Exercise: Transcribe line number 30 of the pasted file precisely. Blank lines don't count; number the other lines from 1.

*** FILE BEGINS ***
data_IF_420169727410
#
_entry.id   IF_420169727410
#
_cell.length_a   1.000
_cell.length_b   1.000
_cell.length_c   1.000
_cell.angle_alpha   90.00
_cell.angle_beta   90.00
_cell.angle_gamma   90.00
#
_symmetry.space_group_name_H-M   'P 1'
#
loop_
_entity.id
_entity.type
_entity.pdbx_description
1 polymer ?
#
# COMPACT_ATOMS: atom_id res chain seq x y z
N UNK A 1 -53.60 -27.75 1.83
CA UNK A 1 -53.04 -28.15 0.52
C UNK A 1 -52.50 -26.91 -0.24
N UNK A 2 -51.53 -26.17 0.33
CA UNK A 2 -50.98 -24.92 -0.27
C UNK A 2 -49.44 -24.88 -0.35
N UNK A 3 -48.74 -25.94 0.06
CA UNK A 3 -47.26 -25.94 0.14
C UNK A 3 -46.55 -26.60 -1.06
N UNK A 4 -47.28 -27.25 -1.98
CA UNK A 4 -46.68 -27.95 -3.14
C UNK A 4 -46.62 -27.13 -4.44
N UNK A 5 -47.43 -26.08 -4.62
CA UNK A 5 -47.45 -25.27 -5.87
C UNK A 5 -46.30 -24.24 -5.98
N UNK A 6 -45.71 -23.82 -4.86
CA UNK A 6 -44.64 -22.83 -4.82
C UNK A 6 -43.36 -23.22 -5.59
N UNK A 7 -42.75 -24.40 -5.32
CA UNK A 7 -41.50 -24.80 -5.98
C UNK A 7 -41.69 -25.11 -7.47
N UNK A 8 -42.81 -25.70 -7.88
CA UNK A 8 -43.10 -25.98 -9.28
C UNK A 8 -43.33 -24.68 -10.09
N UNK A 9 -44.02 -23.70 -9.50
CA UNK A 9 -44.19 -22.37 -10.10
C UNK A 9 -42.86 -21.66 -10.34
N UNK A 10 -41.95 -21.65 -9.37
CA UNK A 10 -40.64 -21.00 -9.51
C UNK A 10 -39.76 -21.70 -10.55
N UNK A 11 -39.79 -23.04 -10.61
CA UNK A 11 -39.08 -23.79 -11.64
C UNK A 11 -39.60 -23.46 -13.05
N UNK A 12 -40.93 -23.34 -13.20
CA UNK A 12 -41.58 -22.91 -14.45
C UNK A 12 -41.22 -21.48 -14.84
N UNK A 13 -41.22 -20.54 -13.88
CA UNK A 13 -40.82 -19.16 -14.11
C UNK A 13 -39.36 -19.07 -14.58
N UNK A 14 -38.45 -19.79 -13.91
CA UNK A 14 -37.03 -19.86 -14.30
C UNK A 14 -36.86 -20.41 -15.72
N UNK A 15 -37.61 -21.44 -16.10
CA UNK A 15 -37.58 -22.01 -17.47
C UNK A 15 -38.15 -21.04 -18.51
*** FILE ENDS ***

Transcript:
N UNK A 4 -47.28 -27.25 -1.98